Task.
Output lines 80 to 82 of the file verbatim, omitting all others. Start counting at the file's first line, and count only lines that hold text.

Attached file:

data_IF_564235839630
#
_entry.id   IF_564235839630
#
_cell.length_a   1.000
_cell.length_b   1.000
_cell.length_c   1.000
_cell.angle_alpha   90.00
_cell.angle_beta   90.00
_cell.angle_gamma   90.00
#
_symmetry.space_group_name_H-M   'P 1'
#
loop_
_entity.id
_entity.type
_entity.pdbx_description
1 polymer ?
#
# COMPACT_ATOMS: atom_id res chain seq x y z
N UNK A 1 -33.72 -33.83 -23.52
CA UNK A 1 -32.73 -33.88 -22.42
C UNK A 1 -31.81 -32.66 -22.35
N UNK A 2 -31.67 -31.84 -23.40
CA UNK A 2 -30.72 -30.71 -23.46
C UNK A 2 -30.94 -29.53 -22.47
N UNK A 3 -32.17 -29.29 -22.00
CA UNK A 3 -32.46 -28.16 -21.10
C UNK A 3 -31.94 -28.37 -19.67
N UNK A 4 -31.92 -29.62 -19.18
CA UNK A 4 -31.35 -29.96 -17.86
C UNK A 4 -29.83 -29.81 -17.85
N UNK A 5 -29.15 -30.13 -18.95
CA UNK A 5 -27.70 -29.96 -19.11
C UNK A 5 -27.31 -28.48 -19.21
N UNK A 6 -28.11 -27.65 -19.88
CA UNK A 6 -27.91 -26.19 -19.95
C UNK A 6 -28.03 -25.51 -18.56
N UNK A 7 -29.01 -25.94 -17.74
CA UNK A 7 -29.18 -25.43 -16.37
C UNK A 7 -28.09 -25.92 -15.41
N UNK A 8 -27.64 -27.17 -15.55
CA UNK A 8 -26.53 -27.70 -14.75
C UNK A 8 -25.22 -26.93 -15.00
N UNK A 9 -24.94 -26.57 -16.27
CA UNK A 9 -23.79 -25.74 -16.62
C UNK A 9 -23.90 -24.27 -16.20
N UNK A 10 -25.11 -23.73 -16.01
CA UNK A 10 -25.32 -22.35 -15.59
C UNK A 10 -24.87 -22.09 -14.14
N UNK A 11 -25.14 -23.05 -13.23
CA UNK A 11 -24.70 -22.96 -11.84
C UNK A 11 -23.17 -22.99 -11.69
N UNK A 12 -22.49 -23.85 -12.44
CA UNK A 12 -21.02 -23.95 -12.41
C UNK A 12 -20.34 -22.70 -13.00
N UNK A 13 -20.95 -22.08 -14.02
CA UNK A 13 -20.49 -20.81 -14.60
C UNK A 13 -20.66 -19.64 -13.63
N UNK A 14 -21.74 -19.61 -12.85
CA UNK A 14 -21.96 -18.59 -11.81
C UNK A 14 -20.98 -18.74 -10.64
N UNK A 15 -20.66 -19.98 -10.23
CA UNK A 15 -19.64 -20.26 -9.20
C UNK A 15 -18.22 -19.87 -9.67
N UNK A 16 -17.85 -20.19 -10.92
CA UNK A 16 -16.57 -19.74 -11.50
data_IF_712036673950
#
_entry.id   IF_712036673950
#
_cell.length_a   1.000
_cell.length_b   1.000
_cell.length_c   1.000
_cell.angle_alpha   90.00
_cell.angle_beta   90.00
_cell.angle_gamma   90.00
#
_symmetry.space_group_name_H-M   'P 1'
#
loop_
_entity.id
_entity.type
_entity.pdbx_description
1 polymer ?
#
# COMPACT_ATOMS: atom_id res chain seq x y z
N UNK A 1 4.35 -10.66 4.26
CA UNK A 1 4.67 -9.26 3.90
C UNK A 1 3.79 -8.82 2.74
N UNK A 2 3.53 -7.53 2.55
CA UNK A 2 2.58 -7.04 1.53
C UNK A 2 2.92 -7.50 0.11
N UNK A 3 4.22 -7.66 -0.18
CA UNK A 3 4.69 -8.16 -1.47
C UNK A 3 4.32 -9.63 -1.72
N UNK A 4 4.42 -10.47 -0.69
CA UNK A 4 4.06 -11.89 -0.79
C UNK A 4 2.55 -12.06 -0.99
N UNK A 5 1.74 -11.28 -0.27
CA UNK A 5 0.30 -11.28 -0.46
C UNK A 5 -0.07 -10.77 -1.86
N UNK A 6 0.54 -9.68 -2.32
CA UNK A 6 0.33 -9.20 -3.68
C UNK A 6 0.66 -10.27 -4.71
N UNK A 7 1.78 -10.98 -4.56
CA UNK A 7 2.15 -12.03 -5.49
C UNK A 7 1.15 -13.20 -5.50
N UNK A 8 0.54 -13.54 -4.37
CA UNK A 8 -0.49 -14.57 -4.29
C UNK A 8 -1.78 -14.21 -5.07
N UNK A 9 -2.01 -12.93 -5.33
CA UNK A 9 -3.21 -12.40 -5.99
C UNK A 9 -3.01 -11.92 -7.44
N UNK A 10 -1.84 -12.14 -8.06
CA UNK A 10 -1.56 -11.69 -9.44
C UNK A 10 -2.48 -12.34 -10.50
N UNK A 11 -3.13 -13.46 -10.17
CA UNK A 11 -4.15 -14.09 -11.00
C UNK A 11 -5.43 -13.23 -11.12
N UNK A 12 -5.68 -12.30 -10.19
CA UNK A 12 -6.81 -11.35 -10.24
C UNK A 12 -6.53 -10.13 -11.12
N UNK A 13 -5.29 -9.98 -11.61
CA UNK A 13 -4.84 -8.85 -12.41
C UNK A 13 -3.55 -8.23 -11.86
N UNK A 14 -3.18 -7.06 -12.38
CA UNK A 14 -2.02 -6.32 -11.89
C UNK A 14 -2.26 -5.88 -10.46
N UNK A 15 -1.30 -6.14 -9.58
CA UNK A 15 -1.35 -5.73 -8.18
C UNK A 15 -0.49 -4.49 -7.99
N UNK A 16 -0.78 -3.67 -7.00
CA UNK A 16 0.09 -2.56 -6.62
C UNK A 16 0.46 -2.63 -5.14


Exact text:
#
loop_
_entity.id